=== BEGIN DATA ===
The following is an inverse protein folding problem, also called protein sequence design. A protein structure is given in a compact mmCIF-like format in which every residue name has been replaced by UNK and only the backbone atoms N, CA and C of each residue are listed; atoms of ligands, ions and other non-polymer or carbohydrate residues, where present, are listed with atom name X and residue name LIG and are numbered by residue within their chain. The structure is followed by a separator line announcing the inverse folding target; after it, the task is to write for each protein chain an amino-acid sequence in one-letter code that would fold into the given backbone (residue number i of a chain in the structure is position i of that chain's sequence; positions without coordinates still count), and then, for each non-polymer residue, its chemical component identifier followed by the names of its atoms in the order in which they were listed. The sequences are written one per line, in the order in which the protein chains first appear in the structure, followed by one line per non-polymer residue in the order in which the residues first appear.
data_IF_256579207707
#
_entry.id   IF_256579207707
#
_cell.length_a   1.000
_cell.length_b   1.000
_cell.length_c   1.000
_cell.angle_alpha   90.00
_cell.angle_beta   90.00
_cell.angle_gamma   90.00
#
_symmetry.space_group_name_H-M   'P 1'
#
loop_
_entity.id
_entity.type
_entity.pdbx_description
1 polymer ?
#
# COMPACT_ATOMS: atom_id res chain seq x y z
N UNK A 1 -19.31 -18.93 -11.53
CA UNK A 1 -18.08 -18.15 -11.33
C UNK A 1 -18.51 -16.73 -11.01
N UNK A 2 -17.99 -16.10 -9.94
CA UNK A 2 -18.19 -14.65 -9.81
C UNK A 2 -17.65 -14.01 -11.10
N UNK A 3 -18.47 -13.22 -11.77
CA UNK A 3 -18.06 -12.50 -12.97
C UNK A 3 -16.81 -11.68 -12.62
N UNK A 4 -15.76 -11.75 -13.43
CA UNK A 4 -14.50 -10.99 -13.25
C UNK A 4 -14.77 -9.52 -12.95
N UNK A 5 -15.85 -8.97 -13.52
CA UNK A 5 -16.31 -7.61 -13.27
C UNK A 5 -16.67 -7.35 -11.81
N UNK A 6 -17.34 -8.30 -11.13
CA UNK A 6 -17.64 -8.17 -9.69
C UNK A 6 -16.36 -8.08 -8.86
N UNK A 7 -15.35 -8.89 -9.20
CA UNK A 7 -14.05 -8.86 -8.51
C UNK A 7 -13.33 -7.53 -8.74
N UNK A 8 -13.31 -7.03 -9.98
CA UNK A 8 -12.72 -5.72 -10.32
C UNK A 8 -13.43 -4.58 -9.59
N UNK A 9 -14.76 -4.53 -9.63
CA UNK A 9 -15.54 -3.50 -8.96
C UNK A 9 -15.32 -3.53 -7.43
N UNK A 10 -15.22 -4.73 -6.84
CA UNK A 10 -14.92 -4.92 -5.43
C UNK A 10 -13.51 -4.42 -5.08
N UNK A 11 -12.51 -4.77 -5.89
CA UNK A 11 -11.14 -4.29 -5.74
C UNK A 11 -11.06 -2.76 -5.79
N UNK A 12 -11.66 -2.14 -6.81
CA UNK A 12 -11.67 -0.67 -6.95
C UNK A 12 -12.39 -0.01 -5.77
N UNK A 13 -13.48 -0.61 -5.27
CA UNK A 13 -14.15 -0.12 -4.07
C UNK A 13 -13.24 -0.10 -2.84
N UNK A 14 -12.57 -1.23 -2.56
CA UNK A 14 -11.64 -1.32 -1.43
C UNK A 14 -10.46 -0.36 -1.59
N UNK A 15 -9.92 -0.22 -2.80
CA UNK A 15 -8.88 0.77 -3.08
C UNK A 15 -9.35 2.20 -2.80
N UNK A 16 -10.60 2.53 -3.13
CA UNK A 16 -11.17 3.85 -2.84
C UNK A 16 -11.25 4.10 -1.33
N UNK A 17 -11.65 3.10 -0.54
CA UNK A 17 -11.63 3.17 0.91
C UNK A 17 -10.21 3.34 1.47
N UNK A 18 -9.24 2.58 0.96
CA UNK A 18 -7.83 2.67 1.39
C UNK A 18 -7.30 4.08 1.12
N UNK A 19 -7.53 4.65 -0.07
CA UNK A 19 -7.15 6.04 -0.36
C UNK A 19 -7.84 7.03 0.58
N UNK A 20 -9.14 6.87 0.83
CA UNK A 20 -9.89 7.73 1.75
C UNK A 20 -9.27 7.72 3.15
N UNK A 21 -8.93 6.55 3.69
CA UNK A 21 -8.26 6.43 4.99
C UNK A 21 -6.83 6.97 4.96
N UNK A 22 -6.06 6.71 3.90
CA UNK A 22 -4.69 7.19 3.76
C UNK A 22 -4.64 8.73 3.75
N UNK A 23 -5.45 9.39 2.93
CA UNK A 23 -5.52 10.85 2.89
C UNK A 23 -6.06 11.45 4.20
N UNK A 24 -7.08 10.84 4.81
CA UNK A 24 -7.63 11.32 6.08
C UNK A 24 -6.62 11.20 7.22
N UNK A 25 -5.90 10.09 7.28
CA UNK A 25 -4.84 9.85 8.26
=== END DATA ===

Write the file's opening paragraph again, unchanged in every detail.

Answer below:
The following is an inverse protein folding problem, also called protein sequence design. A protein structure is given in a compact mmCIF-like format in which every residue name has been replaced by UNK and only the backbone atoms N, CA and C of each residue are listed; atoms of ligands, ions and other non-polymer or carbohydrate residues, where present, are listed with atom name X and residue name LIG and are numbered by residue within their chain. The structure is followed by a separator line announcing the inverse folding target; after it, the task is to write for each protein chain an amino-acid sequence in one-letter code that would fold into the given backbone (residue number i of a chain in the structure is position i of that chain's sequence; positions without coordinates still count), and then, for each non-polymer residue, its chemical component identifier followed by the names of its atoms in the order in which they were listed. The sequences are written one per line, in the order in which the protein chains first appear in the structure, followed by one line per non-polymer residue in the order in which the residues first appear.